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Types of Boxer's

American vs. Euro


What's the difference between American Boxers and European Boxers?

There are many interpretations of the boxer breed standard. In Germany, where the breed originated, breeders have striven for a dog bred to do its job as a working dog and for temperament. The United States standard has been more focused on conformation. The result is two very different versions of the Boxer.


European Boxers tend to have more robust appearance, larger bone structure, deeper chest, more slanted top line, and larger head, and a stouter shorter muzzle than the American Boxer. They typically weigh more at maturity and have a greater muscle mass than American Boxers. The European Boxer is also a calmer and more focused dog. Many agree for this reason the Euro Boxer is easier to train.


The American Boxer has a more balanced elegant look, finer bone structure, smaller chest and more solid hind quarters than the European Boxer. This dog's muzzle is longer and less substantial than the Euro Boxer. The American boxer has a less slanted top line. Many American Boxers have a lower mature weight and appear less muscular than European Boxers. The American Boxer possesses an equal intelligence but is not as focused or driven and tends to be a little more easily distracted than their European counterparts.

THE SEALED BRINDLE BOXER

 

NOT "RARE BLACK" BOXER


The Boxer does not carry the gene for a black coat color. I have sealed brindle Boxers that appear to be black; a sealed brindle is a brindle that has so many dark lines in their coat that it seals out the fawn lines making the coat appears completely black. It is not really black; it just has excessive dark stripes. AKC classifies sealed brindles’ as brindle. Some Boxers have such a deep reverse or sealed brindle that they appear black but upon viewing them in the sunlight you will see their bridling or fawn color in their coat. Some of these brindle boxers may end up with such a great amount of dark striping that it can be quite difficult to find the fawn under color without close inspection.  More info posted below.

                 Sealed brindle Boxers appears to be black but, in the sunlight you can notice the brindle markings.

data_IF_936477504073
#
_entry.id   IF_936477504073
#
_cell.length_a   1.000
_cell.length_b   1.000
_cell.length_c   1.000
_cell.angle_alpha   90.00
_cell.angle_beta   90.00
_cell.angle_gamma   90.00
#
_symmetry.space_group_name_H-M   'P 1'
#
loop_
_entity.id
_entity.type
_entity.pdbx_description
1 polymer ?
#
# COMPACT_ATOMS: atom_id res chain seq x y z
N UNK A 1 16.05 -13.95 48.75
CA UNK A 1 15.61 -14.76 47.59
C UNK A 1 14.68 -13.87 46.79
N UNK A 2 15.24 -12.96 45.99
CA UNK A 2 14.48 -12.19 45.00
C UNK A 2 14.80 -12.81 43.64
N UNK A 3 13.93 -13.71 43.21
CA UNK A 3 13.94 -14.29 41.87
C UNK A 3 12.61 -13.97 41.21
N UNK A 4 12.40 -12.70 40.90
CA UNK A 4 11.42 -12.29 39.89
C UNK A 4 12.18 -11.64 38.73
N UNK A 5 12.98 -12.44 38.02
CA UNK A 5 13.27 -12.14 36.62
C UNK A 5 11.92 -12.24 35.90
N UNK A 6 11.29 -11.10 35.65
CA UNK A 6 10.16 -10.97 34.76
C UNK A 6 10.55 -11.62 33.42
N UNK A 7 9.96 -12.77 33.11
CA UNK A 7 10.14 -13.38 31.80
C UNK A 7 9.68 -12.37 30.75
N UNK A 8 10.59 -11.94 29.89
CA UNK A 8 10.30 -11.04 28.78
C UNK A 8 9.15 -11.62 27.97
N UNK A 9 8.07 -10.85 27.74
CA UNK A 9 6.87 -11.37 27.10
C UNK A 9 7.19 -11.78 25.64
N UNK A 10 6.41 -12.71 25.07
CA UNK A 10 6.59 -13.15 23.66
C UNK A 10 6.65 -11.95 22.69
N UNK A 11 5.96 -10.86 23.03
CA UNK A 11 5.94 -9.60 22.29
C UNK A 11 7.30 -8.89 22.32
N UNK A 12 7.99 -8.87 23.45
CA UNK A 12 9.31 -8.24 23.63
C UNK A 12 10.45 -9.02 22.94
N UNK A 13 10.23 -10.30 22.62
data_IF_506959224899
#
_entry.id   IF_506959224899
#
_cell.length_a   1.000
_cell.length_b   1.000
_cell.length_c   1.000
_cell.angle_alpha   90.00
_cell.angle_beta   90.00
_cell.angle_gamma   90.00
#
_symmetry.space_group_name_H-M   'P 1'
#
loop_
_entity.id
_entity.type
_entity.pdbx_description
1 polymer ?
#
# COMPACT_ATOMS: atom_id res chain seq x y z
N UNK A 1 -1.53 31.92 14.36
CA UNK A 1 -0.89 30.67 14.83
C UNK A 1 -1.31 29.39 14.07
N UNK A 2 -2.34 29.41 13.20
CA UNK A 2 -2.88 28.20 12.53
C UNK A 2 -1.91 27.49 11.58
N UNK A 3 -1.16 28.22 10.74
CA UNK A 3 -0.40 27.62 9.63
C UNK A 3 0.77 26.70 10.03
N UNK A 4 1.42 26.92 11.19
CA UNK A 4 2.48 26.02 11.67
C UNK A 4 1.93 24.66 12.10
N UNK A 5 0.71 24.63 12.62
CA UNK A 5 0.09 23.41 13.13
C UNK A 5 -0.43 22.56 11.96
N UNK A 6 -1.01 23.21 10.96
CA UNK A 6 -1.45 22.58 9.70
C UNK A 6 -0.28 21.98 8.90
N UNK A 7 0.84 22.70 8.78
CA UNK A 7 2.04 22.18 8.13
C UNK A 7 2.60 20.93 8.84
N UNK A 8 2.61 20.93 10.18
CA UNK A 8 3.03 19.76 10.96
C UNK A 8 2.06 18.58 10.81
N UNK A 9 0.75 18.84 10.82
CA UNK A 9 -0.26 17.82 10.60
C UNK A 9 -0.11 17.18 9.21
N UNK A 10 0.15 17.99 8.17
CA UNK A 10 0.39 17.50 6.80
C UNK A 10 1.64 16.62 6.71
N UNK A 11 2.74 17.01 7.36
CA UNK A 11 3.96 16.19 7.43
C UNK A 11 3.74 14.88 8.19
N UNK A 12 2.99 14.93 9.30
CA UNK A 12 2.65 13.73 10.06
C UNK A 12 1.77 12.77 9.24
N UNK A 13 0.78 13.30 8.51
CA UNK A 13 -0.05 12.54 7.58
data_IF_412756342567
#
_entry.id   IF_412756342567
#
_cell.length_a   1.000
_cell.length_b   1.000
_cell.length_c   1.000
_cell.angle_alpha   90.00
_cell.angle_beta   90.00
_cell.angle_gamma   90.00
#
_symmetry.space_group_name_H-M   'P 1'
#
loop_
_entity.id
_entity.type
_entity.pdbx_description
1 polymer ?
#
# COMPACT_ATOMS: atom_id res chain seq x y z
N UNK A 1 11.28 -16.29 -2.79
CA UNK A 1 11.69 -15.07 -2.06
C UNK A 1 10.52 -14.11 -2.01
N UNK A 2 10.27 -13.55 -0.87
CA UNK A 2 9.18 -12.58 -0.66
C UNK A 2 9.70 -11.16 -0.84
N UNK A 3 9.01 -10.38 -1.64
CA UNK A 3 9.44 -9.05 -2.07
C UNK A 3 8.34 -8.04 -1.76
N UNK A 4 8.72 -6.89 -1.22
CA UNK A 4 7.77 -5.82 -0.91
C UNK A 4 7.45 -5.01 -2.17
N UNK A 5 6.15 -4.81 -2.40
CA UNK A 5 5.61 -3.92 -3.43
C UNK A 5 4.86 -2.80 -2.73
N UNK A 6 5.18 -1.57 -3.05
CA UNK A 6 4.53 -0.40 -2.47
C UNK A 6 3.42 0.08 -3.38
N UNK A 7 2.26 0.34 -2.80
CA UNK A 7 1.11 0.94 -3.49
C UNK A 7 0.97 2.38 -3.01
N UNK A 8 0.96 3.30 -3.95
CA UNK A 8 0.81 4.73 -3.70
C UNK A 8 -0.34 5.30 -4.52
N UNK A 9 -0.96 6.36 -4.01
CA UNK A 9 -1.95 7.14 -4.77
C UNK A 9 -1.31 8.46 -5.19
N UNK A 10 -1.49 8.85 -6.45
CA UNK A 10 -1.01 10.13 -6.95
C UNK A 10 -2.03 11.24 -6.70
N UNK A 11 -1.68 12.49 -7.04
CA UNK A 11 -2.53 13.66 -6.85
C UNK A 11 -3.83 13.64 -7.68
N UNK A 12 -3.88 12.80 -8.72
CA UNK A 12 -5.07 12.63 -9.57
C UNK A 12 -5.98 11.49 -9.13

My Boxers are not rare black Boxers; they are sealed brindle in color. My litters have tiger brindles’, reverse brindles’, dark reverse brindles’, brindles’ and sealed brindles’. Sealed brindle is not a color that is any different to any other shade of brindle. It is a term used in North America simply to describe a dog that has such a heavy concentration of brindle stripes so as to have the appearance of being a dark dog.  The opposite is "light" brindle - describing a dog that has very few brindle stripes. And in between all that, there is "golden" brindle, "fawn" brindle, "brown" brindle, "red" brindle, "mahogany" brindle, etc. These simply describe the shade of

Fawn ground color, exactly the same as for differing shades of solid fawn boxers.

 

 

 

White Boxers: The Myths and the Facts!


Unfortunately, the White Boxer has been the cause of much controversy among breeders and owners for quite some time. We hope the information in this brief article will help dispel any myths that you have heard about the White Boxer.

MYTH #1
White Boxers are rare.

FACT
Approximately 25% of all Boxers that are born are white. In fact, some of the first foundation dogs for the Boxer breed were white. Since White Boxers do not conform to the breed standard of the American Boxer Club and the American Kennel Club, many are euthanized by breeders.

MYTH #2
White Boxers develop more health problems and are sicker than other Boxers.

FACT
Because a Boxer is white does not mean that it is going to be unhealthy. No clinical evidence has been recorded showing the White Boxer at higher risk for health problems.

MYTH #3
All White Boxers are deaf and are not trainable.

FACT
although there is a higher incidence of deafness when a Boxer is white (approximately 18% of whites), not all are deaf.  Deaf Boxers can be trained using a variety of methods including hand signals, sign language, flashlights and more, training any Boxer, hearing or deaf, requires time, patience and understanding.

MYTH #4
White Boxers are "mean".

FACT
White Boxers are not "mean". Coat color on a Boxer does not affect a Boxer's personality. White Boxers exhibit the same endearing personality traits as their darker counterparts.

MYTH #5
White Boxers are albinos.

FACT
White Boxers are not albinos. Albino dogs do not have any pigment. White Boxers are simply born with white hair.

MYTH #6
White Boxers cannot be registered.

FACT
White Boxers can be registered with the American Kennel Club. However, they can not been shown in the conformation ring, but they can be shown in obedience.

Northeastern Boxer Rescue thanks Caroline Woods for writing and contributing this article.